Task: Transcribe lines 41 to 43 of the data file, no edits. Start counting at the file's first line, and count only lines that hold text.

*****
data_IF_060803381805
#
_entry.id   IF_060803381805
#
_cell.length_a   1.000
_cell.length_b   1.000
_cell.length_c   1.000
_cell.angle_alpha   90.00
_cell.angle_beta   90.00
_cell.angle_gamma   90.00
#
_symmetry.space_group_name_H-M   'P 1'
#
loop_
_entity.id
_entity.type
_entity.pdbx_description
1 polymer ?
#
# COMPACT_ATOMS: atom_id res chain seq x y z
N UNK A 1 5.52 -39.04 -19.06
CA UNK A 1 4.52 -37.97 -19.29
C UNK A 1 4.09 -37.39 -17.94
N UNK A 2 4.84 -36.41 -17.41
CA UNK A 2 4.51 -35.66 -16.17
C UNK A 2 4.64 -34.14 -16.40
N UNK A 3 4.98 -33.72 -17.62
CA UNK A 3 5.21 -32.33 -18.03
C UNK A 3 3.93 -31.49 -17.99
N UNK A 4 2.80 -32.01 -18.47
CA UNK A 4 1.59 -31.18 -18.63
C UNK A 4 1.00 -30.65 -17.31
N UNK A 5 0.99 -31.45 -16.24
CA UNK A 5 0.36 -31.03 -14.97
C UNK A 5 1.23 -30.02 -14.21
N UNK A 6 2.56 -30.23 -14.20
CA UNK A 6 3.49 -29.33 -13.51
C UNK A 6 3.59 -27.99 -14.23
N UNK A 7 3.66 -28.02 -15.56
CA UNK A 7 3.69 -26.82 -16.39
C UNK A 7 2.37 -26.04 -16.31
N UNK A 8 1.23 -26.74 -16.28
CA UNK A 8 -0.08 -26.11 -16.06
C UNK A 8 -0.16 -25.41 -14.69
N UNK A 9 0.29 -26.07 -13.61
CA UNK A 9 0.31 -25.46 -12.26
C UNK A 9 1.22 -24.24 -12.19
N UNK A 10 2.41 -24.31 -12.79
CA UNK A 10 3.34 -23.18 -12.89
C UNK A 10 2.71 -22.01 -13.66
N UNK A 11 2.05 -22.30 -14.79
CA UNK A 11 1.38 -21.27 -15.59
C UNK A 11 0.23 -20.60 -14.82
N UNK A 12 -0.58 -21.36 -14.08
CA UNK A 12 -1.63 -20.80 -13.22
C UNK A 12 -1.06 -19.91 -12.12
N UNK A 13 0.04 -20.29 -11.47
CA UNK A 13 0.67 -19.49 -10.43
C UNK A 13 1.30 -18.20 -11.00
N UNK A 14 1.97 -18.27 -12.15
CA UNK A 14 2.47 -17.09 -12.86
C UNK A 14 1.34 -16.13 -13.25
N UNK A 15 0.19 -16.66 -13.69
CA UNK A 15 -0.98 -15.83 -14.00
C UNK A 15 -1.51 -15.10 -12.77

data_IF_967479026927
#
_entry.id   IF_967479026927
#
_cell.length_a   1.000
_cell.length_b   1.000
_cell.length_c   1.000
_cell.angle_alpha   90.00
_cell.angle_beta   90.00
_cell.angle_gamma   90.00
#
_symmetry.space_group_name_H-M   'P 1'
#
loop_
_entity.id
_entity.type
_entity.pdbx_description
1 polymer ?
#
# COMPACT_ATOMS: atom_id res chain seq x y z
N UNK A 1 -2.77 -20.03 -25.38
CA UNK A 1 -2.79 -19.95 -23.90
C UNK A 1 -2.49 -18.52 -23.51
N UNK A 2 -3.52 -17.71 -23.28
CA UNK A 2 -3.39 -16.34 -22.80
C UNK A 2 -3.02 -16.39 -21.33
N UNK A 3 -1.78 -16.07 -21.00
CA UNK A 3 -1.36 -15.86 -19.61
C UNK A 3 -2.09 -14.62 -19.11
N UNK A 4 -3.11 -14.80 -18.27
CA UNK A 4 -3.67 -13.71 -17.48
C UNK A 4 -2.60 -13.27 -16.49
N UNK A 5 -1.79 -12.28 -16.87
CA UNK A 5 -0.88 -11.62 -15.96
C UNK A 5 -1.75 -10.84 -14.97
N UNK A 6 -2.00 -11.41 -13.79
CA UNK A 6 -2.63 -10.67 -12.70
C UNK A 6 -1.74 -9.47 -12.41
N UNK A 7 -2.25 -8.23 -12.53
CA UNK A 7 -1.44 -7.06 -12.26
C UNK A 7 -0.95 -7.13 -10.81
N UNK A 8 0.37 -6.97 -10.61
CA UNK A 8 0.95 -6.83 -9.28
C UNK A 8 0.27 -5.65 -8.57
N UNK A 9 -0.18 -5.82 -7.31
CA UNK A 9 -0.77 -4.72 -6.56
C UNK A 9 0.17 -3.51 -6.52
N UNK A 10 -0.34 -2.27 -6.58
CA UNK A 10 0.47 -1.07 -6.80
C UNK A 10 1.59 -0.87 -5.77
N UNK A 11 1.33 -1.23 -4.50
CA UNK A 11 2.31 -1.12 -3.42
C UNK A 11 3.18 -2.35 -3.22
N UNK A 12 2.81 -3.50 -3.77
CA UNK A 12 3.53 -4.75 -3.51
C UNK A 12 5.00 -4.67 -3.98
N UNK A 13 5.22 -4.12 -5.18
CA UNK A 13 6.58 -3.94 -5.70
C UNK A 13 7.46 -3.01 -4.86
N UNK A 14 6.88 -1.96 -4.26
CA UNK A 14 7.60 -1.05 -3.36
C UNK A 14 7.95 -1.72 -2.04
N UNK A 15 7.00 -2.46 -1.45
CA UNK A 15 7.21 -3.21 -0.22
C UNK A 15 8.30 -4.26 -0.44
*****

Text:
C UNK A 7 2.37 -26.04 -16.31
N UNK A 8 1.23 -26.74 -16.28
CA UNK A 8 -0.08 -26.11 -16.06